The techno-universe: wonder or wasteland?

The Technology Beat

By Kerry Kelly

Technology: Friend or foe? Naughty or nice? A help or a hindrance? The debate has been getting a lot of attention lately.

Most of it the Orwellian kind.

For all the technological pros that people will concede — the convenience of instabanking, or the benefits of computers in the classroom — the cons promptly follow.

Technology leads to isolation, it prevents true communication, it’s intrusive.

Polls like the Popcorn report warn about “cocooning”, the phenomenon of technology shutting us off from the outside world, leaving us home with only our computers and our cable for companionship.

This image has struck a sour chord with technophobes who see shades of Big Brother staring out of screen savers and taking our phone messages.

But the dehumanizing hand of technology doesn’t have a stranglehold on the country yet. The reason: only a small minority of the population is on line.

That’s because technology is expensive. And no matter how great the intention to offer the world to the world, the price tag attached makes it elitist.

Admittedly, more and more Canadian households are becoming interested in computers and the Internet. The last A.C. Nielsen Internet survey found 20 per cent of users access the Internet from home, while work and school access count for a combined total of only 17 per cent.

But according to the latest Statistics Canada poll only 4,165,000 households in the country have personal computers and only 1,500,000 have Internet access. In comparison to our population of more than 28 million, that’s not exactly a microchip epidemic.

Systems cost a lot of money to set up and even more to maintain. A basic computer, monitor, keyboard and printer can run close to $2,000. Even a simple word processing program costs hundreds of dollars. Add Internet access fees and you could trade in your virtual tour of Paris for a real one.

If cost deters many from jumping into the wonderful world of technology, there are even more people who are being held back by nothing but themselves. Blame it on age, attitude, or inclination, but many people aren’t enthraled by the ease of home shopping or virtual banking.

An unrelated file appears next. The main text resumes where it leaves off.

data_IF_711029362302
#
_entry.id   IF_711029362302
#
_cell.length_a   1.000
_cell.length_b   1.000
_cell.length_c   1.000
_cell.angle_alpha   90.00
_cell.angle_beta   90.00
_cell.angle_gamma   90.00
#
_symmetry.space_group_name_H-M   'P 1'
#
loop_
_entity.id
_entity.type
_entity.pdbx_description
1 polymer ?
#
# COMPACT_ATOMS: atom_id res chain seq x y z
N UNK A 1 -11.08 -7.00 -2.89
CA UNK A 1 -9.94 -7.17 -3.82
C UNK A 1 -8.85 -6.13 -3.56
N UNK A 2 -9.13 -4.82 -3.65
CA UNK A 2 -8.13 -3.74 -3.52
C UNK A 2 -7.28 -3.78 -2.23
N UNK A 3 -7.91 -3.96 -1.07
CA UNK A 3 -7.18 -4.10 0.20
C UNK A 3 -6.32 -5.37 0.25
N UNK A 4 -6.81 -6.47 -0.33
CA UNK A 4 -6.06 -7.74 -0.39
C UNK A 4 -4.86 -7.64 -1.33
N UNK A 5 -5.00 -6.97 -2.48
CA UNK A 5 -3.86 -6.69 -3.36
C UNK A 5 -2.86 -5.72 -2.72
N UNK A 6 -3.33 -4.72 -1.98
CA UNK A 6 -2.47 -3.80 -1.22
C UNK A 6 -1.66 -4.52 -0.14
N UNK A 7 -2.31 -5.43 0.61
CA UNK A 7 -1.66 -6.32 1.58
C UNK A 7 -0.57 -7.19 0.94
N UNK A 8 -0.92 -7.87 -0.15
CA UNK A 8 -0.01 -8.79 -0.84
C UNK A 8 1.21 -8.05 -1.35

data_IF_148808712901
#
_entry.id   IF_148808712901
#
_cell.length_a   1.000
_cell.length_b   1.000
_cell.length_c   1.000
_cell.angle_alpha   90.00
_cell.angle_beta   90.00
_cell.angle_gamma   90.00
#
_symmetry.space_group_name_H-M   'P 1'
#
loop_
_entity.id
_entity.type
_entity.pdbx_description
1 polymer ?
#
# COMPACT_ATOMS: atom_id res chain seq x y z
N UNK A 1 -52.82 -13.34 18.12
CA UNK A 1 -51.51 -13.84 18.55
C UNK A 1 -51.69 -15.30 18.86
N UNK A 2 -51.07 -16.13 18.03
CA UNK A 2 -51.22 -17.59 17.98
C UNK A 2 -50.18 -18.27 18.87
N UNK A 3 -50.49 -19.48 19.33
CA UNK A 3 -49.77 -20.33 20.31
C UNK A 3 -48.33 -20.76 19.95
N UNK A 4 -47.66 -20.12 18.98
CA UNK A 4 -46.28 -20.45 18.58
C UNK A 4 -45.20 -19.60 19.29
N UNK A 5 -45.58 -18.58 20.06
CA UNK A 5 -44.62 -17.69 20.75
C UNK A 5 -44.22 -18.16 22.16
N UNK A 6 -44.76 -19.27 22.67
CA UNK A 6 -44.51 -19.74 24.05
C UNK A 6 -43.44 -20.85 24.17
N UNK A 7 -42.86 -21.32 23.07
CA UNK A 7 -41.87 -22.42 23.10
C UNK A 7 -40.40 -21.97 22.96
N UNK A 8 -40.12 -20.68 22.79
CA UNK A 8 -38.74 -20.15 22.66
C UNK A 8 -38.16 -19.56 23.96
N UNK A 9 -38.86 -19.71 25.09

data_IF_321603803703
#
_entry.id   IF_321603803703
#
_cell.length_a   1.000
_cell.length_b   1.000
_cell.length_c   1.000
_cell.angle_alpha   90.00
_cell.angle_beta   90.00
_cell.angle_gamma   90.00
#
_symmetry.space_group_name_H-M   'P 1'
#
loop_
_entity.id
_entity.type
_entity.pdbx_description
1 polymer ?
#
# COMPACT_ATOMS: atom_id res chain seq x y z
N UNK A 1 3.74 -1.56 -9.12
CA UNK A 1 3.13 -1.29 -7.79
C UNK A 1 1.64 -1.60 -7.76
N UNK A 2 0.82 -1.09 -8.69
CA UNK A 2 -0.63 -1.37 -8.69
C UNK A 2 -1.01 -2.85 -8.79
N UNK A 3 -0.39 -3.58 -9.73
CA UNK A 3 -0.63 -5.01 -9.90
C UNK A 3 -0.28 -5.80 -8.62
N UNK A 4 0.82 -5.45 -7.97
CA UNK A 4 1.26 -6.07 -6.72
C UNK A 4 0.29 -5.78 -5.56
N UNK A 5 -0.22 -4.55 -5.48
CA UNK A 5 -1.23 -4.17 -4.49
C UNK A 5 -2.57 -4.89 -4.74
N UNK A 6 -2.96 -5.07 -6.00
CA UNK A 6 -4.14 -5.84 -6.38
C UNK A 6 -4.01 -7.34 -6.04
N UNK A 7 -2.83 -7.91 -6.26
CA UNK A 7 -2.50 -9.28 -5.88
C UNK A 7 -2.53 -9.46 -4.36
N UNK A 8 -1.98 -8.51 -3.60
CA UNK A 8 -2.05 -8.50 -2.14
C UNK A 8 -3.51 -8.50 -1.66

This year the government offered the option of calling in tax information. A great idea to many. Saves on paper, saves on refund time, hey, it even saves a stamp. But ask a woman who lived through the Depression, the Second World War, see how willing she is to give out her personal family business over the telephone.

In recent issues of Mademoiselle and Cosmo magazines, advice on email etiquette warned against saying anything through email you wouldn’t say in person because you can’t control who’s going to read it, and there’s a permanent record that can be traced back to you.

It’s good advice, but that kind of article doesn’t lead people to embrace voting for their leaders in the land of point and click. Or giving out their social insurance number, or other personal information, over the phone for the privilege of doing so.

Technology at this point is still an oddity. It’s been here a while, it has shown us its tricks and many are impressive.

But in the scheme of things it’s fairly new, and changing all the time. People are suspicious of change in the best of circumstances, but when there’s a big price tag attached to that change, and when you can’t get all the (millennium) bugs out even at that price, it doesn’t help things along.

In the long run, technology has made it out of infancy, but it’s smack in the middle of the terrible twos.
You can’t stop progress, but you can rest assured that while technology is growing by leaps and bounds, Canadians are accepting it with baby steps.